What These Epic Sculptural Heads Teach Us about Mexico—and Our Cultural Biases
Olmec Head, San Lorenzo, No. 1, 1200-900 B.C.E. Photo via Wikimedia Commons.
In 1858, a peasant discovered a massive stone head in the ground at Tres Zapotes in southeast Mexico, on the Gulf Coast. It had smooth, flattened features and appeared to be wearing a helmet. Rumors spread, opening up mysteries and lines of inquiry for future generations of archaeologists.
As it turns out, the work was made by a pre-Columbian civilization that lived from about 1200–400 BC, called the Olmec (the head itself was probably made and buried before 900 BC). Scholar José María Melgar y Serrano visited first, in 1862, theorizing that the sculpture’s “negroid” attributes indicated long-ago migrations from Africa to the “New World.” Immediately, perceptions of the artwork adopted political overtones.
Mexico had abolished slavery in 1829 under an African-Mexican president, and Melgar y Serrano’s statement suggested ideas about race far ahead of his time (slavery, of course, was legal in the United States until 1865). By suggesting an ancient blending of Mexican and African cultures, Melgar y Serrano was implicitly arguing against the ideas of racial purity that led (and still lead) to violence and oppression. Since their discovery, these Olmec heads have spurred new research and interpretations that, more than anything, offer insight into how we look at other cultures.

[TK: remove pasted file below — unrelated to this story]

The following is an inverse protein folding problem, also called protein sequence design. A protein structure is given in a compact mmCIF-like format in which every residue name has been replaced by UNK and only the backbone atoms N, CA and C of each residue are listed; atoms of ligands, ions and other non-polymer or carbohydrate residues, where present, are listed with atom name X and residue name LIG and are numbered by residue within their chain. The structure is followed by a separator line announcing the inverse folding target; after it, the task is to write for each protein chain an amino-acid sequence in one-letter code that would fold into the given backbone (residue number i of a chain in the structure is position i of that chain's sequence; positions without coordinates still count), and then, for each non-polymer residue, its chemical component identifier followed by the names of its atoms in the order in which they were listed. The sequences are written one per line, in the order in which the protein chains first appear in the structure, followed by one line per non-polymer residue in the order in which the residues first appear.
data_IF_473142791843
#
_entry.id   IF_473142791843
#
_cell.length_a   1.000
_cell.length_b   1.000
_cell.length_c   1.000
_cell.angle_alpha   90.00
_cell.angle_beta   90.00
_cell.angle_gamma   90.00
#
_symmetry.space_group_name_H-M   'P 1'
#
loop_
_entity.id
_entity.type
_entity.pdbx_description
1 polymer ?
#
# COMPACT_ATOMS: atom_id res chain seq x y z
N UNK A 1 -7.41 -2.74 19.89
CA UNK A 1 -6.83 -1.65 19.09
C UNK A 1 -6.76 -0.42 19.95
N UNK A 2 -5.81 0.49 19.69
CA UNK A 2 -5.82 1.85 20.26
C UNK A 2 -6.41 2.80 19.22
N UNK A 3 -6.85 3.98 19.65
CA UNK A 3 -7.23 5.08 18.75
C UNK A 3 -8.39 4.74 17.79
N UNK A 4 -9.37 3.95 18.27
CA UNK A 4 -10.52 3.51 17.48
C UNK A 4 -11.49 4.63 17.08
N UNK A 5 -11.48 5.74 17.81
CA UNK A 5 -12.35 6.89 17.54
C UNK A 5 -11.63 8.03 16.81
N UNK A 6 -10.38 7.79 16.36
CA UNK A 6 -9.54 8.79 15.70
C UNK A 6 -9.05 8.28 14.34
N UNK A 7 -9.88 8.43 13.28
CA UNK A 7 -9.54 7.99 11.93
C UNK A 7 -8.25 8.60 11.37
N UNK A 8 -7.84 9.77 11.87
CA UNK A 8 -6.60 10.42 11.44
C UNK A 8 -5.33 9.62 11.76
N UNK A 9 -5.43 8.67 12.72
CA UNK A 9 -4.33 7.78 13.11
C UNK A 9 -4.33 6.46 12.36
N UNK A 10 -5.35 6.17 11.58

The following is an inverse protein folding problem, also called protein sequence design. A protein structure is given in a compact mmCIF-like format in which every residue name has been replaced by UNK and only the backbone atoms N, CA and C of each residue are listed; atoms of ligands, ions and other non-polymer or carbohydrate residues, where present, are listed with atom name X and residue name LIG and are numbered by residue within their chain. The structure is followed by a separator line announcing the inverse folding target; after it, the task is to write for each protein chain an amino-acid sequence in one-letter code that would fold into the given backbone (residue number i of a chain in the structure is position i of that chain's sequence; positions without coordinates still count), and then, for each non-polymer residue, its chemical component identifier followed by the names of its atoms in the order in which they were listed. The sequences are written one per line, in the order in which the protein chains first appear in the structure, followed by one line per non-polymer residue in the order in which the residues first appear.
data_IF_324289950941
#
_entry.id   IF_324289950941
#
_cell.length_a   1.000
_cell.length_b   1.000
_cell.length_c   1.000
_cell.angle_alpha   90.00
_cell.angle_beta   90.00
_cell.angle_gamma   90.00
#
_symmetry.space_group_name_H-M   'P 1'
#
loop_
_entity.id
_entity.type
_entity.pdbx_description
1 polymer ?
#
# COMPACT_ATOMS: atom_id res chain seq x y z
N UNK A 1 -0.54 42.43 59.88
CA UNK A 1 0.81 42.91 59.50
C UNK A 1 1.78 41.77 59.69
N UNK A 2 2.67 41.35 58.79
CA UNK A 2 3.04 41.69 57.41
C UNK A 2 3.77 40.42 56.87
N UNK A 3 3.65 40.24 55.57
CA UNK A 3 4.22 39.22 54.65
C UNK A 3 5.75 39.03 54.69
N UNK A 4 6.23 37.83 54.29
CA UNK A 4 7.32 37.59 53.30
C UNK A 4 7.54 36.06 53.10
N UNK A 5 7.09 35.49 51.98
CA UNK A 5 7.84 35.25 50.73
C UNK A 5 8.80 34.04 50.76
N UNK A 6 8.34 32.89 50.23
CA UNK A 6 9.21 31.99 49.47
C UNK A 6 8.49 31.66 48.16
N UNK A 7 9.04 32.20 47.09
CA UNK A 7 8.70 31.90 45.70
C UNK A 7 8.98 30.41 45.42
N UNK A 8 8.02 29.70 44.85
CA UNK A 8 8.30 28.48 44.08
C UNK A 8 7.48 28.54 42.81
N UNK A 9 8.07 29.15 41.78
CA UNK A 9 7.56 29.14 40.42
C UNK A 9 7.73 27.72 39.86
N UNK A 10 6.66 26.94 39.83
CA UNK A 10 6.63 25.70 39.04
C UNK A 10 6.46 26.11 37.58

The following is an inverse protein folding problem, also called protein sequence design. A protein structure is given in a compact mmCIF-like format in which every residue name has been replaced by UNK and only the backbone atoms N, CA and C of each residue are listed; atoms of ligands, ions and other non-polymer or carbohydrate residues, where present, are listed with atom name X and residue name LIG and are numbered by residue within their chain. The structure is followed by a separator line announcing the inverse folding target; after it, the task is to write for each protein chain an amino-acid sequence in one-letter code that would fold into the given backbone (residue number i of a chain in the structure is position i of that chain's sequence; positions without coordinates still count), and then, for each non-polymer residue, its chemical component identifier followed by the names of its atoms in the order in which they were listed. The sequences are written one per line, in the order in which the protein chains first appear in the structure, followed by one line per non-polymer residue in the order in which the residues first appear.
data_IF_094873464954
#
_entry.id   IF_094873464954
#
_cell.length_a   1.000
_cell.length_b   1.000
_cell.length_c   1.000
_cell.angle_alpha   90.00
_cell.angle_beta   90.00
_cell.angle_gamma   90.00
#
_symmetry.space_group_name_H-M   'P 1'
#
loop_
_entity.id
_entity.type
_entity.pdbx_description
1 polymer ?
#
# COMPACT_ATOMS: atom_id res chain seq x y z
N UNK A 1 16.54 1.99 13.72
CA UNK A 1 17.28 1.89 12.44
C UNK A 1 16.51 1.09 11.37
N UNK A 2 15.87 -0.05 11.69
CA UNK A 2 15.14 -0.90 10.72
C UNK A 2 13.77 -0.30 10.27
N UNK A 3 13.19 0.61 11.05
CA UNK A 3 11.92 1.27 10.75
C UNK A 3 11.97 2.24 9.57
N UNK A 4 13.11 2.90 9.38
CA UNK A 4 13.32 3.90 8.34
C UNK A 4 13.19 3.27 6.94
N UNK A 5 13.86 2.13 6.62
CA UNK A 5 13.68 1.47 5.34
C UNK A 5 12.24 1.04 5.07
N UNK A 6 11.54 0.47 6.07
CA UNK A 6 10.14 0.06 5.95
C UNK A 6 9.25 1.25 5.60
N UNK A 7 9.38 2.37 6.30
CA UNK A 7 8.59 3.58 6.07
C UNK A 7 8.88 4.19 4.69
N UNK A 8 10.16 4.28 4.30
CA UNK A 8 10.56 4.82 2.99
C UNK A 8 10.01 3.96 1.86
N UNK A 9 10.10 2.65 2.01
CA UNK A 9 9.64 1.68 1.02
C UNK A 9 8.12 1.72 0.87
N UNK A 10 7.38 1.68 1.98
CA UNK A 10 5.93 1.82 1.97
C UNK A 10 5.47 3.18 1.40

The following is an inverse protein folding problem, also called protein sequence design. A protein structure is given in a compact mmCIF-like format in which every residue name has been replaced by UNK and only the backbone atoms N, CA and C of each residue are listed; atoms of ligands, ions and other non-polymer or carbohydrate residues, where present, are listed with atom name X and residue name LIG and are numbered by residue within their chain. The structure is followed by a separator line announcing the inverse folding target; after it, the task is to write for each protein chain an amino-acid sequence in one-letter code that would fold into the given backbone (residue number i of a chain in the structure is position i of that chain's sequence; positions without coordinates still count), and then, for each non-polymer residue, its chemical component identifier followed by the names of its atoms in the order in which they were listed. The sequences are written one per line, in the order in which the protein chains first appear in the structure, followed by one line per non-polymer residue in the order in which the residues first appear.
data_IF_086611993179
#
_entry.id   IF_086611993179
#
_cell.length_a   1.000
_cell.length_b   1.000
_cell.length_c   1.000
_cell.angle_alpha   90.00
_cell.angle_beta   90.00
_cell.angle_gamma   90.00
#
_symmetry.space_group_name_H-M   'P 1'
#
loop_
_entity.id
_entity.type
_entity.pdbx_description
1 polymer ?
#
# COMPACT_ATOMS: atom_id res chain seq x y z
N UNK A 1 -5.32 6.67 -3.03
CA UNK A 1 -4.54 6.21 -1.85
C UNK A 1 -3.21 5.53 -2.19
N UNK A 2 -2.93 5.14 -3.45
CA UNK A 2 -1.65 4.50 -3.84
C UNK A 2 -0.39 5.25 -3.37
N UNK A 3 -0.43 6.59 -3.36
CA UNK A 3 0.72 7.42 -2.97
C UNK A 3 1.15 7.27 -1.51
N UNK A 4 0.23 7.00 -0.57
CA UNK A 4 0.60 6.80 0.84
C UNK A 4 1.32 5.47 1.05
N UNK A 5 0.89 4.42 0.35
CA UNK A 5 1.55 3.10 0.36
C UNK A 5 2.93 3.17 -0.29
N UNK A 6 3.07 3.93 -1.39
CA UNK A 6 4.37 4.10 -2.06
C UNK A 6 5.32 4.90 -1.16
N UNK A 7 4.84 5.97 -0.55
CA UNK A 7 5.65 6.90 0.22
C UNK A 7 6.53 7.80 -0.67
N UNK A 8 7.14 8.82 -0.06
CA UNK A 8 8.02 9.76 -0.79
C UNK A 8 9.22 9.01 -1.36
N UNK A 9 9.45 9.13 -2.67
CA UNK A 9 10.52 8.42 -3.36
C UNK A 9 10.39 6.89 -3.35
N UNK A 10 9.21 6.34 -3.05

Olmec head. © Brian Overcast/Alamy Stock Photo. Courtesy of Profile Books Limited.
Even the Olmecs’ name derives from how other people saw them. The Aztecs, who lived millennia later (from the 13th through the 16th centuries), developed the moniker. In their own Nahuatl language, the Aztecs called the group “rubber people.” The Olmecs had indeed invented the material by mixing latex from Panama rubber trees with moonflower juice; they would continue to be defined by what they made. Today, hand-carved artifacts still offer our greatest opportunity for insight into their lives—and a testament to the potency of the art and craft that they left behind.
After Melgar y Serrano, public interest in Olmec sculpture languished for almost a century. Finally, in 1938, Smithsonian Institution archaeologist Matthew W. Stirling traveled to the region to photograph the head. Impressed, the National Geographic Society funded another expedition to the region. “One of our important objectives will be to try to determine whether the people who developed the culture of the Tres Zapotes region were Maya,” Stirling told the New York Times.